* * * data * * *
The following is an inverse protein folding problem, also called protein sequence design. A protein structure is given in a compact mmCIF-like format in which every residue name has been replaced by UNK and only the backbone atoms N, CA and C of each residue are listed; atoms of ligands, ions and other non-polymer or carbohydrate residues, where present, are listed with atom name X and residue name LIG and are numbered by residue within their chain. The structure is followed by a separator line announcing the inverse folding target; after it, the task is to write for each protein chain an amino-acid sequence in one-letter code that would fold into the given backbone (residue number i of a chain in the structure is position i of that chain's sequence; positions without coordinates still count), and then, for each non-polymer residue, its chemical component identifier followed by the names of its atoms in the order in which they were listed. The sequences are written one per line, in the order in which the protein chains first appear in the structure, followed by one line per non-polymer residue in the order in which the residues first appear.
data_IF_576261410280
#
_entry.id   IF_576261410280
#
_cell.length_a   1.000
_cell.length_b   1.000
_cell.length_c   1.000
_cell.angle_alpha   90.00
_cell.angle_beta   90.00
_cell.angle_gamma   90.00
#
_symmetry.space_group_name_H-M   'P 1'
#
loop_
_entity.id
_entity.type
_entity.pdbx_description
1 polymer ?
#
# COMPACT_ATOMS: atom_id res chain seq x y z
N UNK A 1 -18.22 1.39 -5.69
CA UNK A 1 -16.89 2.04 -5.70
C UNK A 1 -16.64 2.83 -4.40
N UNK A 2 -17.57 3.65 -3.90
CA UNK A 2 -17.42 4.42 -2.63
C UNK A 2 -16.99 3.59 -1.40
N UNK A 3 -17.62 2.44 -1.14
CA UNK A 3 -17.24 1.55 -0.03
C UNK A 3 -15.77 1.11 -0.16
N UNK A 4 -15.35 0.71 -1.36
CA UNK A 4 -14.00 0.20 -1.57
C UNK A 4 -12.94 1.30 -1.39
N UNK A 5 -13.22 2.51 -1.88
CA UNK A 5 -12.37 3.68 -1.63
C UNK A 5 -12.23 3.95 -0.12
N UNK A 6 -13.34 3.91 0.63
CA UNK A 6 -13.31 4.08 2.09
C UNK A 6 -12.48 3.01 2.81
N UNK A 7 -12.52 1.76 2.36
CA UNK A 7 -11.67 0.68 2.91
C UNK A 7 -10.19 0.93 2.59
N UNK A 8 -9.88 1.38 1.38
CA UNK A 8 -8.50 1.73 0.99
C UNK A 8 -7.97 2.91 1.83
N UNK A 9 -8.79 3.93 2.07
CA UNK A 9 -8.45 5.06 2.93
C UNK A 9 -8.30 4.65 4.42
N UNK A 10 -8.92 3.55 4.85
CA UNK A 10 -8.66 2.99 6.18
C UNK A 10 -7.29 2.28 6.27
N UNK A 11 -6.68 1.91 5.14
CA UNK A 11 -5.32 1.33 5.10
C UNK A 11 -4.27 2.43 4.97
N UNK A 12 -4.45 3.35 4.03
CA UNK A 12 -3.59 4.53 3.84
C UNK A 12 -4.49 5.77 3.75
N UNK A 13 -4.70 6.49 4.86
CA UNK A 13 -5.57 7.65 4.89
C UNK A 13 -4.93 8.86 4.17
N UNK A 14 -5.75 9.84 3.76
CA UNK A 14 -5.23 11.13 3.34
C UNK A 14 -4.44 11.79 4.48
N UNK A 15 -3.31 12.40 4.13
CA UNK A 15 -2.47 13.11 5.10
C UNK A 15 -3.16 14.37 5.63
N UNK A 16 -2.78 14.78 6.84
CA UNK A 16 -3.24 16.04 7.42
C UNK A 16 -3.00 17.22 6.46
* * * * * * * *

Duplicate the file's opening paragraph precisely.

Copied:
The following is an inverse protein folding problem, also called protein sequence design. A protein structure is given in a compact mmCIF-like format in which every residue name has been replaced by UNK and only the backbone atoms N, CA and C of each residue are listed; atoms of ligands, ions and other non-polymer or carbohydrate residues, where present, are listed with atom name X and residue name LIG and are numbered by residue within their chain. The structure is followed by a separator line announcing the inverse folding target; after it, the task is to write for each protein chain an amino-acid sequence in one-letter code that would fold into the given backbone (residue number i of a chain in the structure is position i of that chain's sequence; positions without coordinates still count), and then, for each non-polymer residue, its chemical component identifier followed by the names of its atoms in the order in which they were listed. The sequences are written one per line, in the order in which the protein chains first appear in the structure, followed by one line per non-polymer residue in the order in which the residues first appear.